ANC provincial treasurer Nomusa Dube-Ncube, chairperson Sihle Zikala and secretary Super Zuma sit in front of the party’s mayoral candidates who were introduced.
Durban - Imposing candidates on communities will lead to more politically linked deaths, KwaZulu-Natal political analyst Protas Madlala said on Tuesday, following the gunning down of two African National Congress candidates on Monday.
"The common denominator here is that people are disgruntled about the imposed candidates and I think, because of that, the killings will continue," said Madlala.
On Nelson Mandela Day [Monday], two ANC members and candidates were shot and killed just a few hours apart.
Bongani Skhosana, a Ward 1 candidate in the Umziwabantu municipality, in the Lower South Coast region, was killed in his car, in front of his children as he was about to take them to school.
Khanyisile Sibisi, 41, was shot in the afternoon while on her way to donate goods at a Mandela Day event in Ladysmith.
READ: Second ANC candidate councillor killed on Mandela Day
The death toll, in what are believed to be politically motivated killings, has risen in the lead-up to the August 3 local government elections.
According to a Mercury newspaper report, the latest killings bring the total number of ANC member deaths to 12 - four in Pietermaritzburg, two in Newcastle and the rest from other parts of the province.
Among them was Thembi Mbongo‚ 35‚ a candidate for Ward 6, outside Osizweni, near Newcastle. She was shot dead in front of her husband and children on July 2. Her killers knocked at the door of her home and asked to speak to her.
On June 8, ANC members Badedile Tshapha, 54, and Phetheni Ngubane, 50, were shot while making their way home from a branch general meeting in Imbali, Pietermaritzburg.
Former Mpofana municipality chief financial officer Simo Mncwabe was killed in Edendale while taking his children to school.
ANC Edenale branch chairperson, Nathi Hlongwa, was also shot dead in Mbali township.
READ: KZN political murders linked to protests
Madlala said he feared that most South Africans and political parties were going to cry foul after the August 3 elections, especially after the Tlokwe district Constitutional Court ruling that the elections would continue using the current voters’ roll, with Tlokwe as an exception.
"I see the opposition saying they have been robbed and that people have been bused in. People are going to complain about the candidates in their areas after the elections. The unfortunate thing is that the ANC is stubborn and they have been doing this [imposing candidates] since 1996. This is what is killing the party."
'Poverty and greed'
Madlala said the local government elections were the most important elections because the candidates were the faces of the parties.
"The ANC always puts useless candidates, and that is the reason why we have all these service delivery protests. They should be putting their strongest candidates so that services will be delivered to communities."
Madlala said some politicians had become greedy and only thought about their pockets.
"At the centre of this is poverty and greed. They put candidates in so that they can get tenders," said Madlala.
KwaZulu-Natal violence monitor and analyst Mary de Haas said it was difficult to say with certainty that the intra-ANC or other killings involving politicians were politically motivated, because the cases were still under investigation or in court.
"Anti-corruption activities or knowledge of corruption seems to be a motive in some of the killings. For example, Zodwa Sibiya, the councillor killed in Glebelands, had spoken out strongly against corruption at the hostel.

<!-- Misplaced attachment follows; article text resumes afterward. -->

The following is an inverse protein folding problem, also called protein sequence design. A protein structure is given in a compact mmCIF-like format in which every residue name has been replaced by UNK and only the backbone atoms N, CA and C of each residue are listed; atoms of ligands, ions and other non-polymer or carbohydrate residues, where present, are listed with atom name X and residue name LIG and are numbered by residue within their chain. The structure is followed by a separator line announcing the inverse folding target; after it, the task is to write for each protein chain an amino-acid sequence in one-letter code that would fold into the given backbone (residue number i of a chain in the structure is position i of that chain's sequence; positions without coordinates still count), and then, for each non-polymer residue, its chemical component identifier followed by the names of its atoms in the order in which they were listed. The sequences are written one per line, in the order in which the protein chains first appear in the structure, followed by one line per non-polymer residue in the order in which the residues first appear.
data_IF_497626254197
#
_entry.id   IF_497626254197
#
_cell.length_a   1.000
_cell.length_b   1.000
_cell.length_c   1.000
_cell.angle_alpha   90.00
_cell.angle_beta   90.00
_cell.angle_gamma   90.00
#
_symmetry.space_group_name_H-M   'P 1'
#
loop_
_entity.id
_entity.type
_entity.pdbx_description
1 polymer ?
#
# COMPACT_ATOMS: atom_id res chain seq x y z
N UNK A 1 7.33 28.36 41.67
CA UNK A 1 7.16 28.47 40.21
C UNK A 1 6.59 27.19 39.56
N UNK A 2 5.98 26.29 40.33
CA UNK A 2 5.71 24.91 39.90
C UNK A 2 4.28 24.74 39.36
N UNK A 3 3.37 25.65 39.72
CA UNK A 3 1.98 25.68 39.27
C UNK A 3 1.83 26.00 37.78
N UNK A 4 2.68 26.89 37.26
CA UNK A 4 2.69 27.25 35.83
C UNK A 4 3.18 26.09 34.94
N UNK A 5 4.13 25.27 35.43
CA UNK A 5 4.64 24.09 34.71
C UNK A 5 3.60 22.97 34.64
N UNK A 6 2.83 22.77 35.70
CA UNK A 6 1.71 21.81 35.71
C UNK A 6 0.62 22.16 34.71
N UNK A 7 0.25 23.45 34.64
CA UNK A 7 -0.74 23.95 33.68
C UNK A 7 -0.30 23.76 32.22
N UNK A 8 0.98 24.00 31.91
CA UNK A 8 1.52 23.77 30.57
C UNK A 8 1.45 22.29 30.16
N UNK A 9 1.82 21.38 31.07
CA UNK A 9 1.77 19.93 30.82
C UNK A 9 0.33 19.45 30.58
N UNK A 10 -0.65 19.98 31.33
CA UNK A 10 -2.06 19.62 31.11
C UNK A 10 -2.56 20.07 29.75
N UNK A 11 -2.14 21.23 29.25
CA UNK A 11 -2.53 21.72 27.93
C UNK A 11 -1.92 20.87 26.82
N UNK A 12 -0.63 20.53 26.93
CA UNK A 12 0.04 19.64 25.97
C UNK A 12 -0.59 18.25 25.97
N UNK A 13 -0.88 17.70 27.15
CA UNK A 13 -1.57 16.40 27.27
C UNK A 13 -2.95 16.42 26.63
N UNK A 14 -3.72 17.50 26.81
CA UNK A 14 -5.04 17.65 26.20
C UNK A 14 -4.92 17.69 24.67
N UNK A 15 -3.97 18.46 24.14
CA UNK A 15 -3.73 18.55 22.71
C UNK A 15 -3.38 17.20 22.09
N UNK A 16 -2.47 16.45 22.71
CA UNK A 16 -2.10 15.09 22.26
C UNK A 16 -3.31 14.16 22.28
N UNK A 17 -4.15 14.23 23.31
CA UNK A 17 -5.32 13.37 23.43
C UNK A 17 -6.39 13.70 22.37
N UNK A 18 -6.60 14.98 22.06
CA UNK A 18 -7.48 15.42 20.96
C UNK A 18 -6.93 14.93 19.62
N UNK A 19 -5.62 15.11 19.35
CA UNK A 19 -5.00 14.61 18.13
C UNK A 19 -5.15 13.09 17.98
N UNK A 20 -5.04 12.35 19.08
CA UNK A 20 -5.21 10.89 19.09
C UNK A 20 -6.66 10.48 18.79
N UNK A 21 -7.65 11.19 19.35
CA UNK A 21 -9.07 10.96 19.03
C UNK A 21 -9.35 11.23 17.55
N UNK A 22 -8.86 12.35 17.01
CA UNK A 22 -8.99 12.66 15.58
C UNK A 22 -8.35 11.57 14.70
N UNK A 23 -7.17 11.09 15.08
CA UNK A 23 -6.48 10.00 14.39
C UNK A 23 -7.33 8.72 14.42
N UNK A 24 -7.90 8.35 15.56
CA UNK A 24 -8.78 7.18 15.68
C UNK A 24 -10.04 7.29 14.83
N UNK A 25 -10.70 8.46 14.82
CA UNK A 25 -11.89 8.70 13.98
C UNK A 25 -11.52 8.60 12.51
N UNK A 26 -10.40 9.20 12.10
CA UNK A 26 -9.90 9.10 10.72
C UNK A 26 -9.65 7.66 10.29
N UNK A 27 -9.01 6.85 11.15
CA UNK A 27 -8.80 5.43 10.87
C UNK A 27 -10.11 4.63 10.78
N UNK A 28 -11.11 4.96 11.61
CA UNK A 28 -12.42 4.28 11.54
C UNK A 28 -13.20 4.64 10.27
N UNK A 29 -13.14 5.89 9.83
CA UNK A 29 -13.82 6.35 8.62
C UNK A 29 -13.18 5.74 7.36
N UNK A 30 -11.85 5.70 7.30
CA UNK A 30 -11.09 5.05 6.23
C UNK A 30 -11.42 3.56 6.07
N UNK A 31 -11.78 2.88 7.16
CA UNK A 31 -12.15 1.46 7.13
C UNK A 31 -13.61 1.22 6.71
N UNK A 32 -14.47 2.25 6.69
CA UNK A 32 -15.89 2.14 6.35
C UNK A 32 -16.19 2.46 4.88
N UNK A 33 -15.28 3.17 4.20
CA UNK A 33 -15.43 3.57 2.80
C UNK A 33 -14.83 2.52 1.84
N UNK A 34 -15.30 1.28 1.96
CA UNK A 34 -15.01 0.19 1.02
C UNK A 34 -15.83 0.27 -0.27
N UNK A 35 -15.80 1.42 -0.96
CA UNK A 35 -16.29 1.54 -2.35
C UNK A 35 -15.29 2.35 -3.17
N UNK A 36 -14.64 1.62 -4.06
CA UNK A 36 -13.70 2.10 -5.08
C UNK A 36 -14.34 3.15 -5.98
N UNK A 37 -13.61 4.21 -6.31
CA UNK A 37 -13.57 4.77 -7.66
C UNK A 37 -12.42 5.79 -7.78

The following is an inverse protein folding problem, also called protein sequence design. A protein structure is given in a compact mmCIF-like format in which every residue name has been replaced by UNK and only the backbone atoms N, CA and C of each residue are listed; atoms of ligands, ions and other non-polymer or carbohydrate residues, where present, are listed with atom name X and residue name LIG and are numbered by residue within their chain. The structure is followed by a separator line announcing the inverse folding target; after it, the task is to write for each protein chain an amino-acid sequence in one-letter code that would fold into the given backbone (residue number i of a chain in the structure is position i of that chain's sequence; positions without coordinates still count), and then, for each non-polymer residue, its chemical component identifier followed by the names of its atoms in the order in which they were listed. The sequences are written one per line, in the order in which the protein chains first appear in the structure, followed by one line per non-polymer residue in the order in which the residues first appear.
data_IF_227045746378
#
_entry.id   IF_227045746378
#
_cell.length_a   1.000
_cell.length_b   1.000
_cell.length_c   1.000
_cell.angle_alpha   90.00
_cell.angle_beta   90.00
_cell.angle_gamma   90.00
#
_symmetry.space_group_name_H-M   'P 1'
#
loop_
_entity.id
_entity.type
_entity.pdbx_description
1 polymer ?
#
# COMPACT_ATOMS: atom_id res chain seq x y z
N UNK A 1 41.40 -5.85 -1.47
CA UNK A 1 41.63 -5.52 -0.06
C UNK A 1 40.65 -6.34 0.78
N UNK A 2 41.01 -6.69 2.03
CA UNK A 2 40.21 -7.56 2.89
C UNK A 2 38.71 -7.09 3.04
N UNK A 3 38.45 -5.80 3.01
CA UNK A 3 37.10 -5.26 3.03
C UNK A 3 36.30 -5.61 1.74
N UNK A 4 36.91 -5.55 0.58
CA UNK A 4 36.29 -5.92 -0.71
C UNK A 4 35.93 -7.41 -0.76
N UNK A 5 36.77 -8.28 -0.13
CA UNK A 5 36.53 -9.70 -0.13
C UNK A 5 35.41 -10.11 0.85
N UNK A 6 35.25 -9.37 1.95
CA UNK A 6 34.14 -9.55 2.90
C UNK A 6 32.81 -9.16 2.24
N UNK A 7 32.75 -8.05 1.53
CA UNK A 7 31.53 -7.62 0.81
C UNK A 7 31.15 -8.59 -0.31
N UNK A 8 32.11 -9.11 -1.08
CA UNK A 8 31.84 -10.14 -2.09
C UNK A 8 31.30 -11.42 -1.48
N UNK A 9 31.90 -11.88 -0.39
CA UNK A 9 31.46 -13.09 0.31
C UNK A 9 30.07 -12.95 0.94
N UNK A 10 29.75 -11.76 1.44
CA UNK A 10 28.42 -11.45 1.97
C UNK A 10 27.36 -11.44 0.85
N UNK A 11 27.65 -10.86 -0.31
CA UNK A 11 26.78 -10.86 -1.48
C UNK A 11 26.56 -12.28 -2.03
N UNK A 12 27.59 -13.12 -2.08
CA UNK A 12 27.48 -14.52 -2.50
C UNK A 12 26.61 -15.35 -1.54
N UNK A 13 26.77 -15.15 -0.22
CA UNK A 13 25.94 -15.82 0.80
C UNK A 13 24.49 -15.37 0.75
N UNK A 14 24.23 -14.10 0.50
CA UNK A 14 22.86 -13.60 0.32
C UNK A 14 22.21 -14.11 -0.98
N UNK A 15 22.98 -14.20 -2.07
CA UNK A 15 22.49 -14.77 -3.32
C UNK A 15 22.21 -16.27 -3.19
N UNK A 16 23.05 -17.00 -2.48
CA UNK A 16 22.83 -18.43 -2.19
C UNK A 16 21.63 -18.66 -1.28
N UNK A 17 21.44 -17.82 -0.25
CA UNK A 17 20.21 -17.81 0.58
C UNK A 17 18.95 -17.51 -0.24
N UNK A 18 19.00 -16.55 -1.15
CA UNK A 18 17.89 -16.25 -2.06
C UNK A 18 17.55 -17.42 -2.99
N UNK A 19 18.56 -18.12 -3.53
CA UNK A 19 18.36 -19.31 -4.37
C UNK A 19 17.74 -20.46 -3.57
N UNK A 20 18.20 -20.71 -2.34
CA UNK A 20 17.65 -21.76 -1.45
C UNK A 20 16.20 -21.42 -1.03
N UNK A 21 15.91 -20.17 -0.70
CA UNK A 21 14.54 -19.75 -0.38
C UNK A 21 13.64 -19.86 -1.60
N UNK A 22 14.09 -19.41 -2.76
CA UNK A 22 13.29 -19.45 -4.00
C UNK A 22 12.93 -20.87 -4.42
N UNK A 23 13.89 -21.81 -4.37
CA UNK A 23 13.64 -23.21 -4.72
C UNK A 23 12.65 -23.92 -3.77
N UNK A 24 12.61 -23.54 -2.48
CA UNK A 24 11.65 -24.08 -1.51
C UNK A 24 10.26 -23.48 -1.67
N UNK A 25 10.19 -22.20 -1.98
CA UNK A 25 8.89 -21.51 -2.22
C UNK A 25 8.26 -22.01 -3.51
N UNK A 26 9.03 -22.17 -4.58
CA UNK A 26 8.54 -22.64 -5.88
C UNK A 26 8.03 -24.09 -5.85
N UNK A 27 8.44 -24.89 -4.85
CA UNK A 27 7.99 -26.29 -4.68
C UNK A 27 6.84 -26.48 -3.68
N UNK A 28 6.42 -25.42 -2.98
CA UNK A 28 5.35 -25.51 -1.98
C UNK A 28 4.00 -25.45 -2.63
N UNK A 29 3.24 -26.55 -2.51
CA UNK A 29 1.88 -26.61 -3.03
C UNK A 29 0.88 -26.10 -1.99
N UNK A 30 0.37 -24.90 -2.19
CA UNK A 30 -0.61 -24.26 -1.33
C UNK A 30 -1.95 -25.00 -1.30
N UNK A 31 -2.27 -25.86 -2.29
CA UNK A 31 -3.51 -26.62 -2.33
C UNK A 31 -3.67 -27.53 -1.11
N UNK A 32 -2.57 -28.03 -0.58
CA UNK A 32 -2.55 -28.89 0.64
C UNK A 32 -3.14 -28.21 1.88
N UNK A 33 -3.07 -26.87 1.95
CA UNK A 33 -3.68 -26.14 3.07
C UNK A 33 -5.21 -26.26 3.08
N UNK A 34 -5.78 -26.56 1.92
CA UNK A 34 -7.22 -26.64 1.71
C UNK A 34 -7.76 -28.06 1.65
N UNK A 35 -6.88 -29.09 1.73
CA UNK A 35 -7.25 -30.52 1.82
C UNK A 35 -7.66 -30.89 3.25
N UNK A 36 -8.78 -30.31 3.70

READ: eThekwini ANC councillor shot dead in Glebelands hostel
"Simo Mncwabe, who had resigned as municipal manager in Mooi River, was alleged by comrades in Pietermaritzburg to know about extortion of money by an ANC official."
De Haas said some of the killings appeared to be linked to the competition between factions within the party.
"For example, Senzo Mchunu’s supporters opposed to Willies Mchunu’s. There was speculation at the time that Phillip Dlamini who died in Ntshanga, took the bullet for the eThekwini mayor, James Nxumalo, who was due at the meeting at which he was killed, or the preferred candidate for the area.
"Joe Dlamini, who was killed in Pietermaritzburg, was number one on a hit list, and there was an attack on one of the others [ANC members] whose name appeared on the list. The municipal manager Mxolisi Nkosi, whose name also appeared on the list, was suspended as manager on the pretext of financial irregularity, but he had made unpopular decisions relating to alleged corruption by senior employees and other unpopular [political] decisions."
'Factional resentment continues'
READ: Worse protests to come - expert
De Haas said all the names on the hit list were people who supported erstwhile premier Senzo Mchunu, who was axed and replaced by Willies Mchunu.
"Even though changes have been made with the replacement of Senzo Mchunu with Willies Mchunu, factional resentment continues and together with a stand against corruption, is said to play a part in some of the killings," she said.
De Haas said it was concerning that people were still being killed, despite nominations having been finalised.
"There may well be inter-party incidents and tensions in strongly contested areas, for example the ANC vs the IFP, the ANC vs independent candidates or the EFF.”
She said the crux of the problem was that there were few convictions.
"So people get away with it. And because hit men are generally used, it becomes even more difficult to get a conviction of who sent the hit men, especially if witnesses die.
"As long as people keep getting away with murder, those who want to kill political or other enemies will continue doing so," De Haas said.
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